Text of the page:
Final Fantasy X-2

Final Fantasy X-2 (ファイナルファンタジーX-2 Fainaru Fantajī Ten Tsū) is a role-playing video game developed and published by Square for the PlayStation 2, as the direct sequel to Final Fantasy X. The game's story follows the character Yuna from Final Fantasy X as she seeks to resolve political conflicts in the fictional world of Spira before they lead to war and to search for her lost love Tidus from Final Fantasy X.

Final Fantasy X-2 set several precedents in the Final Fantasy series aside from being the first direct sequel in video game form and the second sequel in the franchise, after the anime Final Fantasy: Legend of the Crystals. It was the first game in the series to feature only three player characters, an all-female main cast, and early access to most of the game's locations. Additionally, it featured a variation of the character classes system—one of the series' classic gameplay concepts—and is one of the few games in the series to feature multiple endings. Finally, it was the first game in the series that did not have musical contributions in it from longtime composer Nobuo Uematsu.

The game was positively received by critics and was commercially successful. It sold over 5.4 million copies worldwide on PlayStation 2. Final Fantasy X-2 was voted as the 32nd best game of all time by the readers of Famitsu. The English version of the game won an award for "Outstanding Achievement in Character Performance" at the Academy of Interactive Arts & Sciences in 2004. The game has attained a rating of 86% on GameRankings and an 85% rating on Metacritic. It was the final Final Fantasy game to be developed by Square before merging with Enix in April 2003. The game was re-released as a high-definition remaster for the PlayStation 3 and PlayStation Vita in 2013, together with Final Fantasy X, under the title Final Fantasy X/X-2 HD Remaster. It was also re-released for the PlayStation 4 in May 2015[1], Microsoft Windows in May 2016, and will be released on the Nintendo Switch and Xbox One in 2019. Square Enix announced in 2013 that the Final Fantasy X series has sold over 14 million copies worldwide.[2]

Final Fantasy X-2
FFX-2 box
North American box art depicting the main playable characters Rikku, Yuna and Paine
Developer(s)Square Product Development Division 1
Publisher(s)
Director(s)Motomu Toriyama
Producer(s)Yoshinori Kitase
Programmer(s)
  • Yukio Ishii
  • Masaki Kobayashi
Artist(s)Shintaro Takai
Writer(s)
Composer(s)
SeriesFinal Fantasy
Platform(s)PlayStation 2
Release
  • JP: March 13, 2003
  • NA: November 18, 2003
  • AU: February 19, 2004
  • EU: February 20, 2004
International + Final Mission
  • JP: February 19, 2004
Genre(s)Role-playing
Mode(s)Single-player

Gameplay

Though a direct sequel to Final Fantasy X, Final Fantasy X-2 does not duplicate its predecessor's gameplay; instead, it innovates on traditional elements. Like pre-Final Fantasy X installments, characters "level up" after a certain number of battles, by gaining pre-determined stat bonuses. The conditional turn-based battle system in Final Fantasy X has been replaced by a faster-paced variation of the Final Fantasy series' traditional active time battle (ATB) system, which was originally designed by Hiroyuki Ito and first featured in Final Fantasy IV. Whenever a random enemy is encountered, the ATB system is used. Under this enhanced version of the ATB, playable characters may interrupt an enemy while they are preparing to take action, instead of waiting for an enemy's turn to finish before attacking. Furthermore, it is possible for both characters and enemies to chain attacks together for greater damage.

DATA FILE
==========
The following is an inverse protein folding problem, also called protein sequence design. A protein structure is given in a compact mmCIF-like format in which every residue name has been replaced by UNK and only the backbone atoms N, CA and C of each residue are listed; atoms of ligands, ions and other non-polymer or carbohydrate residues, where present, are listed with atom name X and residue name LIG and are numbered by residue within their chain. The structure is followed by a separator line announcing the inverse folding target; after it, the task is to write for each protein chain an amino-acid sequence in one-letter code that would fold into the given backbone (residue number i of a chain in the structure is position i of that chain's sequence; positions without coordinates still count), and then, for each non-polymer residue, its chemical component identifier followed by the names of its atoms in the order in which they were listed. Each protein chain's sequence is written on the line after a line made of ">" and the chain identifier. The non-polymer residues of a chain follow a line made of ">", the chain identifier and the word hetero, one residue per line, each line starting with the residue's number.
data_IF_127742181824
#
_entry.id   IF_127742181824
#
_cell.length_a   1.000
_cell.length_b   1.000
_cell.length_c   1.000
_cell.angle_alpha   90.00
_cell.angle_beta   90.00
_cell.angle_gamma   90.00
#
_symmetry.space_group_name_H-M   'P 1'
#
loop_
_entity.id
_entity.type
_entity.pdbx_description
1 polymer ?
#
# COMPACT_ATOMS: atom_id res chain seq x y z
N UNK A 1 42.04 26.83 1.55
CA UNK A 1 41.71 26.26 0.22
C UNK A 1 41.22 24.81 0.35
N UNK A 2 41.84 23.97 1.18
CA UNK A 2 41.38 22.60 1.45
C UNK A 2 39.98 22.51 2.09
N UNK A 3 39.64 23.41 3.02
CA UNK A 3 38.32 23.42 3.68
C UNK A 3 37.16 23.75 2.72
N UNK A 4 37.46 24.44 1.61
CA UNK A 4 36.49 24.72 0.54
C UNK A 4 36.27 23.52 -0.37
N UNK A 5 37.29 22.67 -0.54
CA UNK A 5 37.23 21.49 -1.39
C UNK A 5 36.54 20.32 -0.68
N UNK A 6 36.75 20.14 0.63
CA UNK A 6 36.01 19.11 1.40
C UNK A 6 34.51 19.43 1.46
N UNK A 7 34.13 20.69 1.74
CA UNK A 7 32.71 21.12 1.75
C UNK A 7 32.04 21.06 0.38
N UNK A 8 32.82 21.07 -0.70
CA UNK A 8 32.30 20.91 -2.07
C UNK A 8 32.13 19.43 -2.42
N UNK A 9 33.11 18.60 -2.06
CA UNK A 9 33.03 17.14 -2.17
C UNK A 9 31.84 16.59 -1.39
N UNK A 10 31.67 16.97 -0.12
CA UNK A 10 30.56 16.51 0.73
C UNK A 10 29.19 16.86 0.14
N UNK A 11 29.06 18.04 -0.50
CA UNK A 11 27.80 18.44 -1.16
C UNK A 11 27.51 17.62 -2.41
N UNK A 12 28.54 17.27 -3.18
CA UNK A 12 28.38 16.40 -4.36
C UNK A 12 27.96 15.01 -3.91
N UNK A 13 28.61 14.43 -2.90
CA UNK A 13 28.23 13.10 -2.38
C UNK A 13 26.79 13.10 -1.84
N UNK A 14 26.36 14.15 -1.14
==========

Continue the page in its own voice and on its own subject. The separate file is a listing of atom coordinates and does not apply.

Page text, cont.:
Navigation and quests

Another departure from the gameplay of Final Fantasy X is in its world navigation system: players can visit almost every location in Spira from early in the game,[3] transported via the airship Celsius. This is a deviation from the overall Final Fantasy series, where the most efficient means of transportation is typically not obtained until late in the game.

FFX-2navigationexample
An example of navigation on the field map

These two changes allow players to choose a less linear storyline. Unlike Final Fantasy X, in which a player's course through the game's world was largely straightforward, Final Fantasy X-2 is almost entirely free form. The game consists of five chapters, with each location featuring one scenario per chapter. Put together, the five scenarios in one locale form a subplot of the game, called an "Episode". Only a few scenarios per chapter are integral to the game's central plot, and are marked on the world navigation system as "Hotspots" ("Active Links" in the Japanese version).[3] By accessing only Hotspots, a player can quickly proceed through the game's story without participating in sidequests.